The U.S. has more to lose in terms of renewables than France if the U.S. follows that country’s model of more nuclear power. According to the new report, the U.S. has a much greater opportunity to develop alternatives not only because the cost disadvantage of nuclear in the U.S. is greater, but also because the portfolio of alternative resources is much greater in the U.S. The U.S. consumes about 50% more electricity per dollar of gross domestic product per capita than France, which has the highest electricity consumption among comparable Western European nations. The U.S. has renewable opportunities that are four times as great as Europe.
“The French nuclear power industry is in crisis on three counts,” says Stephen Thomas, professor of energy studies at the University of Greenwich in London. “First, its new reactor technology, the Evolutionary Power Reactor (EPR), is proving expensive and difficult to build, and gaining safety approval is proving slow and problematic. Second, the existing 58 reactors are far less reliable than its European and U.S. peers. Lastly, its flagship nuclear companies, the utility Electricité de France and the reactor vendor Areva are struggling to control their levels of debt. This experience suggests that far from being a model to emulate, the French experience is a cautionary tale of overdependence on nuclear power and on the state becoming too embroiled in commercial decisions.”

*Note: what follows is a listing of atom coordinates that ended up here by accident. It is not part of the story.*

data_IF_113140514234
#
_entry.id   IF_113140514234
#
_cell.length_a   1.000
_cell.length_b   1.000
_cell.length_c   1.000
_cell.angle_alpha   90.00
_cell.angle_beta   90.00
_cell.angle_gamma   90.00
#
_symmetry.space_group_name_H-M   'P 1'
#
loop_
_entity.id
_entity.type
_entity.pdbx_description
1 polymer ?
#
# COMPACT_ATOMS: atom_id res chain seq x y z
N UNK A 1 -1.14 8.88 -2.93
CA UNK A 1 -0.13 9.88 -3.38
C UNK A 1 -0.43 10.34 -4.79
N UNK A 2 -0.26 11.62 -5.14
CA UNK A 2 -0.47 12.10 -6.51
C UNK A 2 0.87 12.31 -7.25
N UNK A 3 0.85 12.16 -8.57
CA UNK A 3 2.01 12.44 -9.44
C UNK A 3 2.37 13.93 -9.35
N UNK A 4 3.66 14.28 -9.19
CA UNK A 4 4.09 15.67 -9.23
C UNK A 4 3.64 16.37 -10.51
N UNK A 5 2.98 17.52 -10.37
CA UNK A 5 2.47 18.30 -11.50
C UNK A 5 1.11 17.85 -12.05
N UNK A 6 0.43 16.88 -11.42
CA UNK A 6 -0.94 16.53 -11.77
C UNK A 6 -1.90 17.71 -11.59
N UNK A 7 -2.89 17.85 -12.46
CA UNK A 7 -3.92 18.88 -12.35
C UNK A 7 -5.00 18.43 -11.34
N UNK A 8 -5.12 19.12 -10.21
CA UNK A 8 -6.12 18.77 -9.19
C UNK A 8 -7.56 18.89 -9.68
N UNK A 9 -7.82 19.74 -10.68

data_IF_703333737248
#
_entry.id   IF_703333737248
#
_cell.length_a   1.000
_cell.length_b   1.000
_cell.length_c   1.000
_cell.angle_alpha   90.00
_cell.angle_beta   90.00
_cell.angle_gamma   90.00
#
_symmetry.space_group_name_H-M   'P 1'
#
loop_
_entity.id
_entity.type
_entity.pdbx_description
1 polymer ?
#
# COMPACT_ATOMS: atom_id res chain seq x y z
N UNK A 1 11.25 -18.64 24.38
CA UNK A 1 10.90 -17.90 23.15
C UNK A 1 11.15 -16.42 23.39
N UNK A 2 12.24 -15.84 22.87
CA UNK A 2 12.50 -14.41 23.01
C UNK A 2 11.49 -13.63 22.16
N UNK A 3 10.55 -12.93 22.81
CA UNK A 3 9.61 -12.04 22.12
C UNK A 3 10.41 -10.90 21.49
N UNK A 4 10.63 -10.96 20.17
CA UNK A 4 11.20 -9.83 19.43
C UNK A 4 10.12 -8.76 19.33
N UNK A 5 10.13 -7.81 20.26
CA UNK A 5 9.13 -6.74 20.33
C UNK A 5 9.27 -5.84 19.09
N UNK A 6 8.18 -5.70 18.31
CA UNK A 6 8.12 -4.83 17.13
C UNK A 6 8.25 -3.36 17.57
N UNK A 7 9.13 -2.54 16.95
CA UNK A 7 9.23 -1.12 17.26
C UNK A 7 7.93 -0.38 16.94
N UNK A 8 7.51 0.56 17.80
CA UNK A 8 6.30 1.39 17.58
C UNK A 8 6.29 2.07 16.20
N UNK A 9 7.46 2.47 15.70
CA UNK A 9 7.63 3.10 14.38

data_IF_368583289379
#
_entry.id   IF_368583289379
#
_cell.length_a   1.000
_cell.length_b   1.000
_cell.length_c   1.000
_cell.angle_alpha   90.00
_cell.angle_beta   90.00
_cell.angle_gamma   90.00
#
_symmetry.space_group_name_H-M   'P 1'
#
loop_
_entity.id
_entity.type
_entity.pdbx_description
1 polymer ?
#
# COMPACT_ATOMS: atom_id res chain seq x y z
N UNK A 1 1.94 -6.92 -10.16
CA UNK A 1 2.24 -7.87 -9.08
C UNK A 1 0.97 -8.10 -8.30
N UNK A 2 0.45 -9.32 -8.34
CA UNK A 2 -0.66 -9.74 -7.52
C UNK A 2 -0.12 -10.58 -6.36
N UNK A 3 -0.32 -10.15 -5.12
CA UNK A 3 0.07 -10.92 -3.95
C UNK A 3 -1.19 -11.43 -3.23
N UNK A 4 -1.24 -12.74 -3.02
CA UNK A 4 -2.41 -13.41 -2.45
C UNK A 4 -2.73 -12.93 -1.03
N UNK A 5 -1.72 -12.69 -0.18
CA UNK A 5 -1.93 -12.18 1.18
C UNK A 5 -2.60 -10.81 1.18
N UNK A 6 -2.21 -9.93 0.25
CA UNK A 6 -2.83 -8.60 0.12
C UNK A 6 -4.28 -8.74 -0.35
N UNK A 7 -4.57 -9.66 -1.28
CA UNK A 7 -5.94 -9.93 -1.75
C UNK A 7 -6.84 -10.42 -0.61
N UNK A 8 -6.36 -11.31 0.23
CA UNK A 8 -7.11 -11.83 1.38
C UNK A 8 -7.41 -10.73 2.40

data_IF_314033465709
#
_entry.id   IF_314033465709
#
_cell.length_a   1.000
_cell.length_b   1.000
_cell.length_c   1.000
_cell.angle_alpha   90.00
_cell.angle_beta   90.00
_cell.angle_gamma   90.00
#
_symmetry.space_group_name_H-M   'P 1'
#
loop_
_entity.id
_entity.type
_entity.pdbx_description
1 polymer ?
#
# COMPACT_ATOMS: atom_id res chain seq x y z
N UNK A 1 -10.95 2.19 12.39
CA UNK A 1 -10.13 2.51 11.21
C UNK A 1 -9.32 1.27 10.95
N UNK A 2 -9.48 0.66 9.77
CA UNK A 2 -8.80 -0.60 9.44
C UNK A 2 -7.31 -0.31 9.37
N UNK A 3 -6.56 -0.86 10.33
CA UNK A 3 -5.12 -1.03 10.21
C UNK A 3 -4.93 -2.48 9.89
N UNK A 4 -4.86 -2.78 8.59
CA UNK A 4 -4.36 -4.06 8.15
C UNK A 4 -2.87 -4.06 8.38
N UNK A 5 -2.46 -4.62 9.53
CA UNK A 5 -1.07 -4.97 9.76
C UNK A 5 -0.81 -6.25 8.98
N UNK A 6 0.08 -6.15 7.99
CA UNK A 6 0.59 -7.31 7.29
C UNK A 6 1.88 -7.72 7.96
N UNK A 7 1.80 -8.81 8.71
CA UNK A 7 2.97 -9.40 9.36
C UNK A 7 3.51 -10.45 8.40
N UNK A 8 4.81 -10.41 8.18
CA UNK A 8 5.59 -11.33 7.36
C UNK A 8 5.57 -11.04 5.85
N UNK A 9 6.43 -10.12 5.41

Missing from most U.S. discussions of the “French model” is information about the history and recent experience of French nuclear costs, detailed analyses of past U.S. costs and current cost projections, and a careful examination of the impact of the decision to promote nuclear reactor and other central station construction on the development of alternative energy sources. Cooper’s paper uses historical qualitative and statistical analysis to fill those gaps.
“The policy implications of this paper are both narrow and broad,” says Cooper. “Narrowly, the paper shows that following the French model would be a mistake because its nuclear reactor program is far less of a success than is assumed. It takes an organizational approach that is alien to the U.S., and reflects a very different endowment of energy resources.” says Cooper.
“And broadly, the paper shows that it is highly unlikely that the problems of the nuclear industry will be solved by an infusion of federal loan guarantees and other subsidies to get the first plants in a new building cycle completed. U.S. policymakers should resist efforts to force the government into making large loans on terms that put taxpayers at risk to ‘save’ a project or an industry that may not be salvageable.”